Managing Kitchen Fires: 5 Things All Restaurateurs Should Know
Every restaurateur has a story about cooking gone awry — times when operations are so fast and one mishap leads to open flames in the kitchen. Of course, kitchen fires can become a worst-case scenario that gets out of control rapidly.
Restaurant managers must promote safe cooking practices to ensure their establishment’s well-being and that of their employees and patrons.
In most instances, kitchen fires are entirely avoidable. For the times in which they occur unexpectedly, restauranteurs must act quickly to put out the flames.
How Restaurant Kitchen Fires Start
A 2017 National Fire Protection Association (NFPA) report shed light on commercial kitchen fires. Following a 2010–2014 study, the NFPA recorded 7,410 restaurant fires annually — 61% started from cooking equipment.
The good news is that 68% of those fires were well-contained — probably a result of quick thinking and effective fire management.
There are numerous fire hazards in commercial kitchens you should be aware of — hood filters, ducting, exhaust fans, poor electrical wiring and usage and worn-out appliances are just some of the reasons kitchen fires ignite. Dirty equipment and food residues are other causes of kitchen fires, such as grease spills and accumulation.
Knowing where and how restaurant fires start is the first step to responding calmly but urgently. Properly managing kitchen fires will stop the spread in its tracks and ensure business as usual.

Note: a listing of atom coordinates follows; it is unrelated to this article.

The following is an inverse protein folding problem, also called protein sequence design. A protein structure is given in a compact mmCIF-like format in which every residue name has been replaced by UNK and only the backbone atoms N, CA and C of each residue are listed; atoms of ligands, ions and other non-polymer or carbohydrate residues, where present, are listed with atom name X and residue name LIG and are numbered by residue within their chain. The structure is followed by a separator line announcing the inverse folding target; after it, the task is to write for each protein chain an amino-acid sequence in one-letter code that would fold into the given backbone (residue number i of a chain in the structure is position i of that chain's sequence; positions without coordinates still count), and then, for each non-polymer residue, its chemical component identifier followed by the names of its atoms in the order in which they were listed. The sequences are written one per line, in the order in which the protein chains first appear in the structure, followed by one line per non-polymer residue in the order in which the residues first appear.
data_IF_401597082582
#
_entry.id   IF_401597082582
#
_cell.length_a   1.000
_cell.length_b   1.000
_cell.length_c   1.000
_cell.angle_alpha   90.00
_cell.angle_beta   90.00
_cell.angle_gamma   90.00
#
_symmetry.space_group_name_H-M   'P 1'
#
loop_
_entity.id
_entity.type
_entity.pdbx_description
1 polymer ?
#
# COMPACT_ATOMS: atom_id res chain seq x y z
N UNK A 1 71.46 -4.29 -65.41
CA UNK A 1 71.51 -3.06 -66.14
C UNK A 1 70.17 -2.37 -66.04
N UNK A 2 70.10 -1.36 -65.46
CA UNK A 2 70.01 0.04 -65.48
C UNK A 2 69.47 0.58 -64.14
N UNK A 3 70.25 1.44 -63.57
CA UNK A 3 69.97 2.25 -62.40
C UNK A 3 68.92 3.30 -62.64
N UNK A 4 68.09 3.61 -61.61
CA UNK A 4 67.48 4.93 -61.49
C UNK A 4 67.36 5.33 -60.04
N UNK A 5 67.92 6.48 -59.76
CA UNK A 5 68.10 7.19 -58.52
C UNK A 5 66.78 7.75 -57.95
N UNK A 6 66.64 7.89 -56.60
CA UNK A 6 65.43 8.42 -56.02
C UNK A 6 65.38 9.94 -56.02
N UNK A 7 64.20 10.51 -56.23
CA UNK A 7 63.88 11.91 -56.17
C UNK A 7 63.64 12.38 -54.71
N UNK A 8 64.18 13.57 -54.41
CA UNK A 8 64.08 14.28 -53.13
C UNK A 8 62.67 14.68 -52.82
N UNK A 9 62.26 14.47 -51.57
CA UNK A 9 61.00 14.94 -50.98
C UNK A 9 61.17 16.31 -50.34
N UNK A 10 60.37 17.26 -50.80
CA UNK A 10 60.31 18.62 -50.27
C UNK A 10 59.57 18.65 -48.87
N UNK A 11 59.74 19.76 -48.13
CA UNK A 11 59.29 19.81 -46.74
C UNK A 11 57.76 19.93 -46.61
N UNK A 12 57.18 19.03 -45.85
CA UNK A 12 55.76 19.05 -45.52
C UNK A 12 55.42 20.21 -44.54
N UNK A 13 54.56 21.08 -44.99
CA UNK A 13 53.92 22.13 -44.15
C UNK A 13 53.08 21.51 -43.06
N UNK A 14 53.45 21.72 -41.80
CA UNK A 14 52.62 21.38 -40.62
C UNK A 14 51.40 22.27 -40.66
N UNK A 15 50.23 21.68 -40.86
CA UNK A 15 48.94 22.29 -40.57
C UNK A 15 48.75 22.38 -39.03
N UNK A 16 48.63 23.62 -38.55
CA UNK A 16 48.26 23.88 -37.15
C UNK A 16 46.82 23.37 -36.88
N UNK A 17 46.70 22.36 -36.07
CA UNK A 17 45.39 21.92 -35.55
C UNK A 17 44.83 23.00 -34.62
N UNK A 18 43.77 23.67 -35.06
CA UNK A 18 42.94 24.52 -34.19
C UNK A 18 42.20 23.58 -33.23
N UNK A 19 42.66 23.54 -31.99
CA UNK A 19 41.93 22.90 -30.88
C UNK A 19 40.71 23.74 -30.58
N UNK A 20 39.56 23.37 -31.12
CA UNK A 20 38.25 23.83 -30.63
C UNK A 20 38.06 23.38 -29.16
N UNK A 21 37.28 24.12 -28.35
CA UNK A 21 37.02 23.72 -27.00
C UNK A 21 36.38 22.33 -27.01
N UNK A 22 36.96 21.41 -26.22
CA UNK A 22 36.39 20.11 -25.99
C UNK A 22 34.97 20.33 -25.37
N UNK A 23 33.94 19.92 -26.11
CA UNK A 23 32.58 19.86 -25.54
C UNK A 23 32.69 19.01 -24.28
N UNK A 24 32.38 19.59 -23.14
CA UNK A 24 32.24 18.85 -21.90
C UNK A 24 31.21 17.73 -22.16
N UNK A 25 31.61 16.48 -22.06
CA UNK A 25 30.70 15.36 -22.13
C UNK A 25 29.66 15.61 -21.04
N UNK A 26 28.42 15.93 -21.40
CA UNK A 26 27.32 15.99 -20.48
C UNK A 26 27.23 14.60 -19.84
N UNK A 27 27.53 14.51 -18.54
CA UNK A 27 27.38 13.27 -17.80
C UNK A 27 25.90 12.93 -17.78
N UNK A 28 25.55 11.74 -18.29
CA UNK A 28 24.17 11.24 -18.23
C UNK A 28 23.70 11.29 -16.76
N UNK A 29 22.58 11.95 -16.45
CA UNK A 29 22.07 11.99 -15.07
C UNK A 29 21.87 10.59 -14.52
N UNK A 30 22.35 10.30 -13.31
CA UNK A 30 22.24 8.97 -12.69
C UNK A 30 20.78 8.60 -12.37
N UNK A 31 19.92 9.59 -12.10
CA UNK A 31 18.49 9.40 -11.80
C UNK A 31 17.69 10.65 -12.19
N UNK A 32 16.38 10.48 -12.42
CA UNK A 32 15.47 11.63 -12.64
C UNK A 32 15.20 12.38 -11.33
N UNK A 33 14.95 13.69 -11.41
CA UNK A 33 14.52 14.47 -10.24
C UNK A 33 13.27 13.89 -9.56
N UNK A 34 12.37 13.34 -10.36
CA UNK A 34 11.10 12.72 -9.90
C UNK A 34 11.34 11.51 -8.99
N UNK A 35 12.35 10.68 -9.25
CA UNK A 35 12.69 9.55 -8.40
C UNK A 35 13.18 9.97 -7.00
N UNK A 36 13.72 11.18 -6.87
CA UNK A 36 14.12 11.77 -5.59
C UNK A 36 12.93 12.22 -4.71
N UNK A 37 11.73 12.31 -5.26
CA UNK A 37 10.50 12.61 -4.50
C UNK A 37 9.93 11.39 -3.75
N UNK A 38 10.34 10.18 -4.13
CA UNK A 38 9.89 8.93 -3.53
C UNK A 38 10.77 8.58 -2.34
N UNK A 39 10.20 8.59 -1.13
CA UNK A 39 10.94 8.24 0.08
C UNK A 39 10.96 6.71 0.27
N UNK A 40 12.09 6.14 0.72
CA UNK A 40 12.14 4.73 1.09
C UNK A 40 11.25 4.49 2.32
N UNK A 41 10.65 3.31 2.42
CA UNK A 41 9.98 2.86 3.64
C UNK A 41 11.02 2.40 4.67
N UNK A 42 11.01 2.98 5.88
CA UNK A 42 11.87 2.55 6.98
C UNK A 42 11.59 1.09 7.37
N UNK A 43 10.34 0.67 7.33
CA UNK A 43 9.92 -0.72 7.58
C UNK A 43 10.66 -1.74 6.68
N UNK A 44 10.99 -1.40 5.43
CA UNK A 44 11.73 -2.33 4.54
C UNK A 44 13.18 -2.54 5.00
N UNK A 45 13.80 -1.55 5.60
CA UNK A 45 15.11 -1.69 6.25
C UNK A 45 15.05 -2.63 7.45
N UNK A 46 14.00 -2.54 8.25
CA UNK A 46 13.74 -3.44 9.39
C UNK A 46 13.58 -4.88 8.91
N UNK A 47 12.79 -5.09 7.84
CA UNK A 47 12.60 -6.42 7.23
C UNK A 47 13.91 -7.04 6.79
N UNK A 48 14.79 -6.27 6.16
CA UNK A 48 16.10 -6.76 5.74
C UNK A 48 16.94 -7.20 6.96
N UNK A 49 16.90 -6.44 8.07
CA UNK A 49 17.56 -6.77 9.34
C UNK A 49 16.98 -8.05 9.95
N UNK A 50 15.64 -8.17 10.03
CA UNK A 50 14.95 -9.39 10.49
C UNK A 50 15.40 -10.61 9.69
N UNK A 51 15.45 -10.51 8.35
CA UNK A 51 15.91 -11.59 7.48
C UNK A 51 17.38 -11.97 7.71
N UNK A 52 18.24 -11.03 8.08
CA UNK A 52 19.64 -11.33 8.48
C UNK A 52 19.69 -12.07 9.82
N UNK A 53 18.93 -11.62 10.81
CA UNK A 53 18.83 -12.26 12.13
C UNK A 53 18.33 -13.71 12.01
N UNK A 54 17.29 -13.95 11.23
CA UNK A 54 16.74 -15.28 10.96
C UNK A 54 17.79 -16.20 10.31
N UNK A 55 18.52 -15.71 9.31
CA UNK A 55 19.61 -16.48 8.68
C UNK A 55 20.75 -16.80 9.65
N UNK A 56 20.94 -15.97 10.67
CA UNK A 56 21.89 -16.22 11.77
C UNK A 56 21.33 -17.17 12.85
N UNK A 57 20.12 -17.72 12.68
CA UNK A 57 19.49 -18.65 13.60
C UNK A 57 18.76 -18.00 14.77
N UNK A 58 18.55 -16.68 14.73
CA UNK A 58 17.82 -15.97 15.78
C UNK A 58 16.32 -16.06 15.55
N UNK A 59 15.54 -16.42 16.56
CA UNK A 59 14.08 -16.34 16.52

5 Tips for Managing Restaurant Kitchen Fires
When owning and operating a food and beverage establishment, you have much to be concerned about. However, preventing kitchen fires should be a top priority. Here are five essential tips for restauranteurs to manage kitchen fires.
- Store and Remove Combustible Waste
Every restauranteur and their kitchen staff must follow the Occupational Safety and Health Administration’s (OSHA) and the NFPA’s rules and guidelines to maintain workplace safety — this includes properly storing and removing combustible waste.
Combustible waste is anything that can ignite in the kitchen — general trash, grease, oil, cleaning products and other flammable materials and liquids. Always keep a lid on 40-gallon containers or greater and ensure dirty, greasy, oily rags get disposed of and are at least 10 feet away from ignition sources.
Items may get stacked during busy business hours until you can handle them. However, preventing hazards — for example, if the equipment or materials fall into an open flame — is also essential.
- Conduct Regular Inspections and Maintenance
Considering over half of commercial kitchen fires start from faulty equipment, the best way to prevent danger is to stay on top of regular inspections and maintenance. With excessive use, all equipment is bound to break down over time.
Even daily cleaning won’t surpass yearly servicing — a professional will ensure that the inner electrical workings of equipment and appliances are efficient and pose little risk of sparking a flame. Conducting maintenance is especially important if you purchase older, used kitchen equipment.